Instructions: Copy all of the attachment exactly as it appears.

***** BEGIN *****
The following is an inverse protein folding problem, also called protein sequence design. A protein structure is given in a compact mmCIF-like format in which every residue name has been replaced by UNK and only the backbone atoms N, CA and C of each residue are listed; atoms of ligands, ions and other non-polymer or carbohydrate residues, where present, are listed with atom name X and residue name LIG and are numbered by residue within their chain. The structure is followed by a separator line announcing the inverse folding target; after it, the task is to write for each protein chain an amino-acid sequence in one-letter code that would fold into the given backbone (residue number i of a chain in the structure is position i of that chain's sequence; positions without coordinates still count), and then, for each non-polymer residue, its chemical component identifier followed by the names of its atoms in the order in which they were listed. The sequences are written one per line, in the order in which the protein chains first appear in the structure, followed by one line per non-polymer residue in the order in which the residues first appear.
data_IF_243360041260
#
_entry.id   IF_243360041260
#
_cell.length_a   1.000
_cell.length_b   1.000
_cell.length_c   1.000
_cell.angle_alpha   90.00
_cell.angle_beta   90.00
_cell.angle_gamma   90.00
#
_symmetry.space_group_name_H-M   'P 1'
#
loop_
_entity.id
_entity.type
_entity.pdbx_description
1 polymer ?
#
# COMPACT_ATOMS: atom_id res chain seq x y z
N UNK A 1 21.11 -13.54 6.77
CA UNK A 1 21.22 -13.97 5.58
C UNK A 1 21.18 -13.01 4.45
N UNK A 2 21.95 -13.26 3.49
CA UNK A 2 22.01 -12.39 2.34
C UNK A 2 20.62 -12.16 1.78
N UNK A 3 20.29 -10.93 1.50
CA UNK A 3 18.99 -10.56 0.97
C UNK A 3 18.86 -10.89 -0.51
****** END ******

The following is an inverse protein folding problem, also called protein sequence design. A protein structure is given in a compact mmCIF-like format in which every residue name has been replaced by UNK and only the backbone atoms N, CA and C of each residue are listed; atoms of ligands, ions and other non-polymer or carbohydrate residues, where present, are listed with atom name X and residue name LIG and are numbered by residue within their chain. The structure is followed by a separator line announcing the inverse folding target; after it, the task is to write for each protein chain an amino-acid sequence in one-letter code that would fold into the given backbone (residue number i of a chain in the structure is position i of that chain's sequence; positions without coordinates still count), and then, for each non-polymer residue, its chemical component identifier followed by the names of its atoms in the order in which they were listed. The sequences are written one per line, in the order in which the protein chains first appear in the structure, followed by one line per non-polymer residue in the order in which the residues first appear.
data_IF_243360041260
#
_entry.id   IF_243360041260
#
_cell.length_a   1.000
_cell.length_b   1.000
_cell.length_c   1.000
_cell.angle_alpha   90.00
_cell.angle_beta   90.00
_cell.angle_gamma   90.00
#
_symmetry.space_group_name_H-M   'P 1'
#
loop_
_entity.id
_entity.type
_entity.pdbx_description
1 polymer ?
#
# COMPACT_ATOMS: atom_id res chain seq x y z
N UNK A 1 21.11 -13.54 6.77
CA UNK A 1 21.22 -13.97 5.58
C UNK A 1 21.18 -13.01 4.45
N UNK A 2 21.95 -13.26 3.49
CA UNK A 2 22.01 -12.39 2.34
C UNK A 2 20.62 -12.16 1.78
N UNK A 3 20.29 -10.93 1.50
CA UNK A 3 18.99 -10.56 0.97
C UNK A 3 18.86 -10.89 -0.51